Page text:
Gardening Organically


It’s tempting to reach for the chemical sprays or powders when your walk into your garden and find your favorite rose overrun with aphids or Japanese beetles, or find your cauliflower beset by cabbage worms.  After all, what harm can a localized spray possibly do?

The answer is quite a lot.  The fact is 90% or more of all insects are beneficial and harmless, and no matter how “localized” the spray, the chemical will kill all insects, not just the “pests.”  A diverse collection of insects in your garden/yard translates into good pollination and fruit development, and a natural, non-toxic check on the growth of “pests.”  We need insects in the ecosystem.  The alternative would be hand-pollinating our fruit and vegetables to continue our food supply; clearly not a viable or reasonable alternative.

Beneficial insects, if allowed to flourish, will curb the spread of pests.  The two most effective ways to encourage beneficial insects is to avoid using all chemical sprays and fertilizers in your garden/yard, and to plant with beneficial insects in mind.


In other words, create mixed borders and gardens by planting various types of flowers, shrubs, herbs and vegetables together.  A rose under-planted with other enticing flowers will suffer fewer Japanese beetles, then will the traditional, formal, mono-culture rose garden.


The same ban should apply to the use of synthetic fertilizers, such as the ever popular “blue stuff” (i.e., Miracle-Gro), or the various types of fertilizers used to produce the perfect, weed-free lawn so favored by suburban America.  Each of these poses dangers to water (seeping into ground water or flowing into streams and rivers, which then carry the chemicals into the ocean creating the algae blooms that have become an increasingly significant pollution issue), wildlife, and humans.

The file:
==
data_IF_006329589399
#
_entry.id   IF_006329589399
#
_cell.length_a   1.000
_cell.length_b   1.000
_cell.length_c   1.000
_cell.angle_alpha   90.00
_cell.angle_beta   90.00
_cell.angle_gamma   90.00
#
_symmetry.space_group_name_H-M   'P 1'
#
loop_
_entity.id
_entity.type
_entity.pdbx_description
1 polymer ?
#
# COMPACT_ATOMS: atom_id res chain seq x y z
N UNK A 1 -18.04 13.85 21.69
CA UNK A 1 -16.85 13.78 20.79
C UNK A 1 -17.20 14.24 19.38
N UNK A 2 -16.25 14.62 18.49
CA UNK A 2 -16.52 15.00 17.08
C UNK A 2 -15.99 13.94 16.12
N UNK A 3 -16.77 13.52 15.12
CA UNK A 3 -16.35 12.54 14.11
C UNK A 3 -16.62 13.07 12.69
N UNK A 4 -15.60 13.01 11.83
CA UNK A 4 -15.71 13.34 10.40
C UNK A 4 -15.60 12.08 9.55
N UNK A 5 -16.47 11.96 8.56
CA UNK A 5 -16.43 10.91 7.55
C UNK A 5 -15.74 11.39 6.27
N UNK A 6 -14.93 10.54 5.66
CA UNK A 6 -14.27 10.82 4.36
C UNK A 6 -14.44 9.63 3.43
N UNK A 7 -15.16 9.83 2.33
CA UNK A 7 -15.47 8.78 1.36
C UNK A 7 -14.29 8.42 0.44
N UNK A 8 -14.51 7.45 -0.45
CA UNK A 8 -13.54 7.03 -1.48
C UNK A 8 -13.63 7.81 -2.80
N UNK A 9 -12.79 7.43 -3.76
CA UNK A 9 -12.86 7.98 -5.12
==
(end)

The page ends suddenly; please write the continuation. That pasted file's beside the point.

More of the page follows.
The alternatives are easy and so much healthier for us, our local wildlife and the planet.  First, use compost instead of synthetic fertilizers to feed the soil and your plants.  Even if you have a small urban or suburban yard, you can easily create a compost bin in a discreet corner of your yard, or buy one of the bins that can be easily rotated (available at most garden stores).  Toss all vegetable/green matter, eggshells, coffee grounds, and yard clippings onto the pile (avoid adding pernicious weeds or woody material unless your compost pile maintains a high internal temperature).  Flip periodically, and eventually it will decompose and create a beautiful, rich compost that will add nutrients to your soil.  It can be as simple as that!

My solution for the perfect lawn is to “get over it.”  You can have beautiful “green space” without worrying about the perfect lawn.  Learn to live with different types of grasses, dandelions and clover.  Personally I prefer the imperfect green space with its low-lying wildflowers that provide additional food for bees, and a much more hospitable environment for insects and grubs, which in turn provide toxin-free food for the local birds.